Have All the High-Tech Jobs Moved Overseas?
By Anne Fisher

(FORTUNE Magazine) – Dear Annie: My daughter is a college senior, majoring in computer science. I keep hearing that the IT job market is dismal and that many jobs are being shipped overseas, so I'm worried she won't be able to find work in her field when she graduates next spring. What's the prognosis? -- Denver Dad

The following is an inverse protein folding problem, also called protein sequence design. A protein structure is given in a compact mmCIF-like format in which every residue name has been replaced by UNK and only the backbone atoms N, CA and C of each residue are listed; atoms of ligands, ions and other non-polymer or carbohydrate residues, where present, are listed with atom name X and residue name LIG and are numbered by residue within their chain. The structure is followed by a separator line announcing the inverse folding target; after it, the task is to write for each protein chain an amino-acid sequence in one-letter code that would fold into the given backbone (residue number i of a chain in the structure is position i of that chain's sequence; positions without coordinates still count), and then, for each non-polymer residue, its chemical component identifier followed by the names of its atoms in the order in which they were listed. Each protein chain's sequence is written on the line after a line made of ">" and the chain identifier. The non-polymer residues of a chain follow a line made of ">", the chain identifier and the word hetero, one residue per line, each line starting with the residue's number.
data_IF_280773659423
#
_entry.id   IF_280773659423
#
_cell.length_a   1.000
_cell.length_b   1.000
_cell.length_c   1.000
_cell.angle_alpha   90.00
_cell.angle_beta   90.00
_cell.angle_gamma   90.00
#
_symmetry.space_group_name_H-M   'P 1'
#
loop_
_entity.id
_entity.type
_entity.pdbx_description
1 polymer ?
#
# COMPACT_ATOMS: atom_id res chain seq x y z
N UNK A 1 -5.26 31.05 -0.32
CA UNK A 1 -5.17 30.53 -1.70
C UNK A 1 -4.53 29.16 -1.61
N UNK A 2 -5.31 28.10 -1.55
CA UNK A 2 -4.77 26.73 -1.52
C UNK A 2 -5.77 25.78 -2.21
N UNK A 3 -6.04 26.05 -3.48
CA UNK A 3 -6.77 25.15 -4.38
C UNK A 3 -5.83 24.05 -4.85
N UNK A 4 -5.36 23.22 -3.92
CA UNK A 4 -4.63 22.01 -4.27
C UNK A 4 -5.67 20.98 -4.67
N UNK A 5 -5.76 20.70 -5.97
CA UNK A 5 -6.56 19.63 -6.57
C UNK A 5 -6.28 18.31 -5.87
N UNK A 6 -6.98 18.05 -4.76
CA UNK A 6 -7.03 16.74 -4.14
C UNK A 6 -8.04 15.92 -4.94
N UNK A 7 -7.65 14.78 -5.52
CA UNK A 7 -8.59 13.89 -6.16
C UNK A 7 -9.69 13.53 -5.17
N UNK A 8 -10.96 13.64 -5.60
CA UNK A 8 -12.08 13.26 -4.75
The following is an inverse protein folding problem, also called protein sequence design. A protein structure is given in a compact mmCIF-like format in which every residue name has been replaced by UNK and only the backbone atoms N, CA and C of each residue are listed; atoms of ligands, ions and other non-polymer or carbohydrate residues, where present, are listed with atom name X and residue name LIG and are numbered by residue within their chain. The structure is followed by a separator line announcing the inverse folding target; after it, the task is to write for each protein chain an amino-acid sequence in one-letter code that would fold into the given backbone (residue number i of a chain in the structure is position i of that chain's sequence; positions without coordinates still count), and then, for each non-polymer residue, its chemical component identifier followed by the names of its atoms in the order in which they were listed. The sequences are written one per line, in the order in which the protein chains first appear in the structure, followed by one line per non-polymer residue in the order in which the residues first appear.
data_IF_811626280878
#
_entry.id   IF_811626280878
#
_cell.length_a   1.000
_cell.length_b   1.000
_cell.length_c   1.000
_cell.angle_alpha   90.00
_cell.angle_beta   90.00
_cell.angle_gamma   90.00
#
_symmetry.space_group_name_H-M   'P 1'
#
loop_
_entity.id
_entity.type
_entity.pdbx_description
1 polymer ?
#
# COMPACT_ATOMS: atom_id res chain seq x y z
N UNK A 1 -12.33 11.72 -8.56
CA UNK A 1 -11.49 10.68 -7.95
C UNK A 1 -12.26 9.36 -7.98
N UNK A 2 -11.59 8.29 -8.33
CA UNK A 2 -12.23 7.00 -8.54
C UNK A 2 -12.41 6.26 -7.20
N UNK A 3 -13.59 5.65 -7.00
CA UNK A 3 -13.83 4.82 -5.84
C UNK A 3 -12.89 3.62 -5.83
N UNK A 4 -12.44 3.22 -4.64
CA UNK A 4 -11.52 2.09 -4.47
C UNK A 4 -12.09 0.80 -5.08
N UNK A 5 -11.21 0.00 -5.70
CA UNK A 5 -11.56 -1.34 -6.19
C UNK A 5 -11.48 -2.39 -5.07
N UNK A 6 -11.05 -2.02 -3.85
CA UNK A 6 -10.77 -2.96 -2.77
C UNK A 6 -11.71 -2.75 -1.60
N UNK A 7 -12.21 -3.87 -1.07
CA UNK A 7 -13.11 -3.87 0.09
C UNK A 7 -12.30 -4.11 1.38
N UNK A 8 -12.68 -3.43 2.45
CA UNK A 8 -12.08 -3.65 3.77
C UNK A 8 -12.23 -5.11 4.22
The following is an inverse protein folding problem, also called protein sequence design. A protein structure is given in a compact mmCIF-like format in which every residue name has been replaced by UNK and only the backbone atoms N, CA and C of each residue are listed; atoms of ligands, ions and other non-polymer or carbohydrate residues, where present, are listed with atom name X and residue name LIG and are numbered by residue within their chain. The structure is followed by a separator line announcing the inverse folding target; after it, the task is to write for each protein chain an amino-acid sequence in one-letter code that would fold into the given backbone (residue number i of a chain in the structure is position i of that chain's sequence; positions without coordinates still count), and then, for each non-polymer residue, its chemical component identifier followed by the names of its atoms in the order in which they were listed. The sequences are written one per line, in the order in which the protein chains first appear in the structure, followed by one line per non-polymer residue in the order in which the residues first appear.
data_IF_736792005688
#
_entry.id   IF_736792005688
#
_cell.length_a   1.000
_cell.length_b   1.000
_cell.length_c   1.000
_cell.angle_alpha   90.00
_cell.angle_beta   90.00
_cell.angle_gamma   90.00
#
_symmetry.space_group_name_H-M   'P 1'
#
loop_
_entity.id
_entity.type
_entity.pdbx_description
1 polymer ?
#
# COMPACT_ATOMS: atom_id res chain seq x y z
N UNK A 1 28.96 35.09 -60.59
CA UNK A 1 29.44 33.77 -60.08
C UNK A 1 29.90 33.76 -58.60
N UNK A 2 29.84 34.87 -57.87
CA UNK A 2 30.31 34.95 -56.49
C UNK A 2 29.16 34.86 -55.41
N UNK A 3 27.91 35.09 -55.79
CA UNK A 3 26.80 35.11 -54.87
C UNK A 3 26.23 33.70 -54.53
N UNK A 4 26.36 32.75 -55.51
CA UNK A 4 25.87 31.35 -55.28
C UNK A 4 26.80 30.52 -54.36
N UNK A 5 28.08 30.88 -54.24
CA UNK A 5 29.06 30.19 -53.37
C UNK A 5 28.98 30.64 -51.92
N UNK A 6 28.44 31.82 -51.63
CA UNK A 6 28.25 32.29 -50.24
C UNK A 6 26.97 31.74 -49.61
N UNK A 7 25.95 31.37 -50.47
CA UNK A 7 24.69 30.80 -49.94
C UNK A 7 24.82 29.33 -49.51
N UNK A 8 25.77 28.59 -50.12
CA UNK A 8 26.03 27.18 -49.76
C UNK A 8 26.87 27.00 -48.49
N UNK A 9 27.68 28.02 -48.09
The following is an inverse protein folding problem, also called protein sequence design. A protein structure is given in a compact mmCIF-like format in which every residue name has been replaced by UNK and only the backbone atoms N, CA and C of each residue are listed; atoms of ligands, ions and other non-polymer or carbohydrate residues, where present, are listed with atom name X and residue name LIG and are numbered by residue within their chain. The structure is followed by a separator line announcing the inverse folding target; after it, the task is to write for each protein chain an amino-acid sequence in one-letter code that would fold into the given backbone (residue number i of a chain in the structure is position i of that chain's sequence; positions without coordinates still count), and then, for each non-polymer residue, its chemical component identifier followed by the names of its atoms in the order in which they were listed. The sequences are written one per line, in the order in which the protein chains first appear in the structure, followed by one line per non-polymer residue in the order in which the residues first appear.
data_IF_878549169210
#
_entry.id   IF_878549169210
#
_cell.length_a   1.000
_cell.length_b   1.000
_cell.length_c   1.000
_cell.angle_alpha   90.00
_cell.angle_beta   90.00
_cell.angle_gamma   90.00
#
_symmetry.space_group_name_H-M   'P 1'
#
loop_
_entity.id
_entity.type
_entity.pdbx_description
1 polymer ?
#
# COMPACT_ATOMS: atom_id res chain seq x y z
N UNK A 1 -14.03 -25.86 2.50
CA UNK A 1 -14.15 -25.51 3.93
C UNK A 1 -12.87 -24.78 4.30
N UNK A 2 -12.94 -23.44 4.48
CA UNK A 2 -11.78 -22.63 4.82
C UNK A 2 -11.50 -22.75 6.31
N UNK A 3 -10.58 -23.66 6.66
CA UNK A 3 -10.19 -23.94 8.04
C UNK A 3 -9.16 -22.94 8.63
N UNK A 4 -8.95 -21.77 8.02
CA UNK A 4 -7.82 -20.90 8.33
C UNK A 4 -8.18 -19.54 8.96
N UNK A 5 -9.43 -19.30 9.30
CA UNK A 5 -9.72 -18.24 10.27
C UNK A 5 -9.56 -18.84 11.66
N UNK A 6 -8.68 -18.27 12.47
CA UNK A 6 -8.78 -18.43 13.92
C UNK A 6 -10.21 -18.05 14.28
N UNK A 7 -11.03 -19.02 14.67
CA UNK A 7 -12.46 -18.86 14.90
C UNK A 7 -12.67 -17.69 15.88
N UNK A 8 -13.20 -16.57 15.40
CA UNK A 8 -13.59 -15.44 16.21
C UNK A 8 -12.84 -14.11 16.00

Dear DD: The number of new high-tech jobs being created is on the rise, according to a Silicon Valley firm called NimbleCat that tracks IT employment. "Recruiters are telling us that they're doing more hiring and getting fewer résumés for each job opening than earlier in the year," says Sunil Mehta, NimbleCat's CEO. "That's the good news. The less good news is that not everyone who wants a job will get one. Job hunters need a résumé that is narrowly focused on a specific set of skills." Location matters. NimbleCat's data show the top ten U.S. cities for IT job creation, four of which are in California: San Jose, Washington, Long Beach, New York, Chicago, Boston, Oakland, Seattle, San Francisco, and Atlanta. But just about everywhere, some skills are hotter than others. The three that are in the most demand nationwide are software engineering, which accounted for 39% of all new IT jobs created in 2004, project management (27%), and software management (10%). Mehta expects opportunities in those areas to keep growing in the months ahead, so if your daughter has picked up an internship or part-time work experience in any of the three, or can do so before June, she may turn out to be more employable than you fear.

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